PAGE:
A genetic switch for your health

We all have heard that reducing your caloric intake improves your health and may even extend your life. A fascinating aspect of calorie restriction is that it has similar beneficial effects in virtually all animal species tested. Furthermore, a prominent feature of calorie restriction is that it results in less cancer. Not surprisingly, these findings fuel the hope of being able to improve our health and live longer and it has sparked a whole new market: we are flooded by different and often opposing advices about how to achieve healthy aging by diets.

mTORC1 integrates different

(A) mTORC1 integrates different signals related to nutrients, energy and growth factors. mTORC1 activation results in a chain of events ultimately stimulating the production of a specific small sized C/EBPβ-LIP protein. (B) Genetically modified mice that are deficient in C/EBPβ-LIP production have an improved metabolic profile and are healthier. Published in Albert and Hall (2015) EMBO Rep. 16, 881-882.

The truth is that we still do not understand very well what the biological (molecular) mechanisms are that are at work in our cells and that determine how healthy we are. We need a better understanding of the biological details to be able to develop scientifically justified and defined strategies against age-related diseases. Our aim is to find within the cellular calorie restriction pathway possible targets for intervention and develop drugs that could act as calorie restriction mimetics and/or be used for anti-cancer treatment.

The so-called mTORC1 complex that resides in our cells is a central regulator of metabolism. mTORC1 senses the amount and kind of nutrients that are available and instructs the cell to either grow and store energy (plenty nutrients available) or to maintain and survive (under nutritional harsh conditions). We have discovered that a gene-regulator protein called C/EBPβ is instructed by mTORC1 to either turn on or turn off genes a cell requires to switch between the growth/energy storing program and the maintenance program. Thus, when you consume food (nutrients) mTORC1 senses this and sends a “go” signal into the cell. This signal is used to adjust the function of the C/EBPβ protein by altering its size, in order to regulate those genes that let cells store excess of nutrients in the form of body fat. That’s why you gain weight by storing fat when you eat too much. So, how does C/EBPβ know about mTORC1? The C/EBPβ gene contains a small piece (element) that senses the activity of mTORC1; this element makes the C/EBPβ gene a slave of mTORC1.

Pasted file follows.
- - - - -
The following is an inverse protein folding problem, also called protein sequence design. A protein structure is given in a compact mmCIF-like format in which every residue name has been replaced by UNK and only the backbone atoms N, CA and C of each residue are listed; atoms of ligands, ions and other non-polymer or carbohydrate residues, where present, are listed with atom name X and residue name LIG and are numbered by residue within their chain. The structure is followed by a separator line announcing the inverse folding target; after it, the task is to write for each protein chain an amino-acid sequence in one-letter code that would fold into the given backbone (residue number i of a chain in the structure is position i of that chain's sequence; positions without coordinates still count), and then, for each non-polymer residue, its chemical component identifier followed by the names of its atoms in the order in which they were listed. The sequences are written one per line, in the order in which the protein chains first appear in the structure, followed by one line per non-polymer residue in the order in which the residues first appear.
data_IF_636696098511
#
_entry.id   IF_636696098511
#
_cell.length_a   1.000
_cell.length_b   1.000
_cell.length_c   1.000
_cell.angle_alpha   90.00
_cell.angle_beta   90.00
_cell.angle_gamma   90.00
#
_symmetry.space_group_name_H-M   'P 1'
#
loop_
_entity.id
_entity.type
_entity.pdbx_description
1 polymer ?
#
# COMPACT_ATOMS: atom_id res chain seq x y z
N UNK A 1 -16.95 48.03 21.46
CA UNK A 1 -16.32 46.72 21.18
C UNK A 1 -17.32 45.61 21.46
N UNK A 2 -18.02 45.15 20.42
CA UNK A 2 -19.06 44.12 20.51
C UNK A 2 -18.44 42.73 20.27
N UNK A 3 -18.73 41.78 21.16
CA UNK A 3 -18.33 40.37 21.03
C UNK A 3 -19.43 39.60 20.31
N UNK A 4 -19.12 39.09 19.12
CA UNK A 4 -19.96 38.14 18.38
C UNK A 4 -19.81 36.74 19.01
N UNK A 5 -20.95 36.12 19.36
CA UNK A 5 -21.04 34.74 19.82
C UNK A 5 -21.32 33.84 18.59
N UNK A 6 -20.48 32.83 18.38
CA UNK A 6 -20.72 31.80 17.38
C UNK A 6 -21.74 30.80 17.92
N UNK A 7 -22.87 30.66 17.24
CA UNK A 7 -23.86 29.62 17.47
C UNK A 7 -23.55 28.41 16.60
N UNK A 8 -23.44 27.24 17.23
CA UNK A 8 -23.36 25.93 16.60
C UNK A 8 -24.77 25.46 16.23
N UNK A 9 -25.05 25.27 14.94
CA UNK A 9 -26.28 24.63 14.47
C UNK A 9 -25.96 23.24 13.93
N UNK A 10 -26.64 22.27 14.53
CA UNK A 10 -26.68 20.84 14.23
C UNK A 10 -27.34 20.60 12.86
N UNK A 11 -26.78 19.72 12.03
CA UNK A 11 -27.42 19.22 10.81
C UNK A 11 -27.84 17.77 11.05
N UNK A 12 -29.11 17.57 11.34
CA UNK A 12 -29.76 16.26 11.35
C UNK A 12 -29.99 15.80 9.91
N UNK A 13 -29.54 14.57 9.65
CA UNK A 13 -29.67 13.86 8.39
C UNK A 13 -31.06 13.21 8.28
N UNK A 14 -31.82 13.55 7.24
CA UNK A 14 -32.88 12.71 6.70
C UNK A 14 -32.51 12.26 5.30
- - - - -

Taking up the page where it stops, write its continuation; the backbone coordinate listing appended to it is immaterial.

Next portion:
We removed that particular piece of C/EBPβ gene in mice rendering C/EBPβ independent from mTORC1. Although mTORC1 still can sense the consumed nutrients it cannot ‘instruct’ C/EBPβ to perform its job accordingly to turn on the fat storage program upon nutrient intake. Intriguingly, although these mice eat similarly unrestricted as normal control mice their body thinks that it is on a reduced calorie diet. That’s why these mice are healthier than their normal littermates. They are leaner with more healthy metabolic parameters, being less prone to develop diabetes Type II and having a better physical condition. Cancer cells often hijack mTORC1 for their own interest to stimulate tumor growth. Therefore it is believed that pharmacological inhibition of mTORC1 slows cancer growth. Interestingly, the adjustment of C/EBPβ protein size and function seems also to play a role in cancer development. Based on these findings our discovery may also result in new strategies to treat cancer.



Deficiency in mTORC1-controlled C/EBPβ-mRNA translation improves metabolic health in mice.
Zidek LM, Ackermann T, Hartleben G, Eichwald S, Kortman G, Kiehntopf M, Leutz A, Sonenberg N, Wang ZQ, von Maltzahn J, Müller C, Calkhoven CF
EMBO Rep. 2015 Aug


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